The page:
“Cottagecore” this, “fairycore” that. “Core” trends have skyrocketed in popularity between 2011 and 2022, but the most recent fashion trend is about to take the world by… sea? Mermaidcore is a niche nautical aesthetic that’s starting to make huge waves in the fashion community. When Mermaidcore began gaining traction online in late 2021, it was an underground micro-aesthetic with few followers. Now, it’s been embraced by the mainstream—including top designers—, and continues to gain massive popularity both on and off social media. But where did the style originate, and how can you recreate it this summer?
What is Mermaidcore?
Mermaidcore is categorized by iridescent hues, puka shells, and scale-like textures. The look was seen on several runways for the 2021 SS season such as Versace’s whimsically nautical pieces. Pieces from Iris Van Herpen’s Spring/Summer 2021 collection, “Roots of Rebirth,” and the 2023 collection “Carte Blanche” prioritize water-like textures, cool tones, and extravagant translucent ruffles, all of which combined resemble a chic yet lovecraftian sea creature.
Mermaidcore was later popularized by Tiktok in the summer of 2022, and arose out of growing interest in lesser-known Y2K styles, like “Sea Punk” and “whimsigoth” (although most of us who were around back then just called it “Boho Chic” or “Indie”). Flowy fabrics, iridescent hues, and accessories that are either made of or resemble seaglass, shells, waves, and/or sand are characteristics of Mermaidcore. But it’s not a new trend; it takes a lot of inspiration from early 2000s surfer aesthetics popularized by media like Aquamarine, Zoey 101, and H20: Just Add Water (the tail in Aquamarine was actually designed to look like lowrise jeans!) Other popular 2000s brands like Roxy, Billabong, and Hollister, cemented the Y2K surfer girl vibes that would eventually set the stage for Mermaidcore, (perfectly detailed in the style retrospective; How the ‘00s Surfer Girl Got A Modern Makeover.)
(aquamarine, 2006) sara paxton being glued into her mermaid tail, the process took 2 hours and the tail was inspired by low rise jeans. pic.twitter.com/PQDQ3fMfoS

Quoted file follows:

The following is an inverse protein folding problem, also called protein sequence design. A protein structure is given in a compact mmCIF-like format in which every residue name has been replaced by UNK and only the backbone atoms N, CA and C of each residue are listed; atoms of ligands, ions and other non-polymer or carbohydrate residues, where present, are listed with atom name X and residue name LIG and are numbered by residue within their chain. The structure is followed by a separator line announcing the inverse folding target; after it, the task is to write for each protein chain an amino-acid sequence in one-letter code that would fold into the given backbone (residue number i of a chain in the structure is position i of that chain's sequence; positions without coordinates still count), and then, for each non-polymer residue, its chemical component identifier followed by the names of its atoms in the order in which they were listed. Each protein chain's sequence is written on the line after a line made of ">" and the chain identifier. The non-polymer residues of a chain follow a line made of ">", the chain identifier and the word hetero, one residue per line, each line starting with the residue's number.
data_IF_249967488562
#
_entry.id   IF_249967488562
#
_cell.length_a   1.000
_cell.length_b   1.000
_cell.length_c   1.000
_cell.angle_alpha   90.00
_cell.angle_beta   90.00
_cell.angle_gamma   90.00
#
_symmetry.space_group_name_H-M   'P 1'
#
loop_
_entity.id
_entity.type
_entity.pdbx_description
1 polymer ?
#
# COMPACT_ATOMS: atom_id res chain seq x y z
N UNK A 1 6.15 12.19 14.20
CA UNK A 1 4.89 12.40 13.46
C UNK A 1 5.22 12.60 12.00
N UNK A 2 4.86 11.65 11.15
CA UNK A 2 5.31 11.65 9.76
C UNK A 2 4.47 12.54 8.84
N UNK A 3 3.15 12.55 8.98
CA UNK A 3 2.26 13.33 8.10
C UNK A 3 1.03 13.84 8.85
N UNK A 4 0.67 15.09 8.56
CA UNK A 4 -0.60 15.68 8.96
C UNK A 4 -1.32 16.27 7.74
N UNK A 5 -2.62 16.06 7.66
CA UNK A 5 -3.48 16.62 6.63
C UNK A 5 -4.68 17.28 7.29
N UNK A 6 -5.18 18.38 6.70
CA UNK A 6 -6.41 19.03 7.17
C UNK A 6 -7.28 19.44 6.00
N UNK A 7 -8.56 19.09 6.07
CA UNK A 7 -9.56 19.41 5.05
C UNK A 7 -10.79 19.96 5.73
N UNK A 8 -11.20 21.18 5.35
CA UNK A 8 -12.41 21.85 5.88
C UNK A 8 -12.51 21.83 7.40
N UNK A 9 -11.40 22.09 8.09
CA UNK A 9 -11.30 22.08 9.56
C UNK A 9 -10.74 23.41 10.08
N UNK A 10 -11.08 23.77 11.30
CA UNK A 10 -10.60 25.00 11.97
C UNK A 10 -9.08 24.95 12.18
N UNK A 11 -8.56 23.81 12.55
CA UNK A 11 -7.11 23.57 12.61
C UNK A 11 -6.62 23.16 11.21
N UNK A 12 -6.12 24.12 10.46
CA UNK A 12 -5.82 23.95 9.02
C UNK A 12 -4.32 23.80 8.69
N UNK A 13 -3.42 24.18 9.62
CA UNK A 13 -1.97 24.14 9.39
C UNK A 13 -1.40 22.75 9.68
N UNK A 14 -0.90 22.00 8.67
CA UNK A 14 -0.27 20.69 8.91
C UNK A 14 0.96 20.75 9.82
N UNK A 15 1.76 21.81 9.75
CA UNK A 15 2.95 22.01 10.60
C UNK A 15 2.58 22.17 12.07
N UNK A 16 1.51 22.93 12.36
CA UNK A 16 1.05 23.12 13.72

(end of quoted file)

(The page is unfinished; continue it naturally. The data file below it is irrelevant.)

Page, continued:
— popcultureangel (@lohanisgod) November 30, 2022
How to Achieve the “Mermaidcore” Look
Mermaidcore is a surprisingly simple look to recreate yourself using things that you likely already have in your wardrobe. Focus on mixing scaly or wet-look textures (like vinyl, faux snake skin, or PVC) with airy, cream-colored bardot tops and shell-like bras. Other colors, like pastels, shimmery pinks, and sandy brown or cream components are unexpected, but work well with the sea creature vibes.
If the characteristics of Mermaidcore call out to you, but flowy and seafoam green isn’t really your style, try switching it up! Channel your inner siren with an emerald green trench coat, or pair it with an edgy bodycon skirt in a deep sea blue, like this one from Topshop. Those popular surfer brands from the early 2000s? They still exist, and are a hotbed for Mermaidcore pieces. Pacsun’s Festival Shop is full of translucent sets, and pearl necklaces that would make Ariel proud.
Mermaidcore is the perfect example of a micro-aesthetic: it’s got a clear set of “rules” (look like a Mermaid, duh!), yet the trend isn’t so niche that it’s hard to understand or recreate on your own. It’s making a huge splash, so if you want to stay ahead of the trends, you might want to run to your nearest Michaels and pick up a bag of loose shells. If you were the kind of kid that wanted to live under the sea, you’d probably “go coastal” for this sea-friend fashion trend.
Photo by Adobe/K8most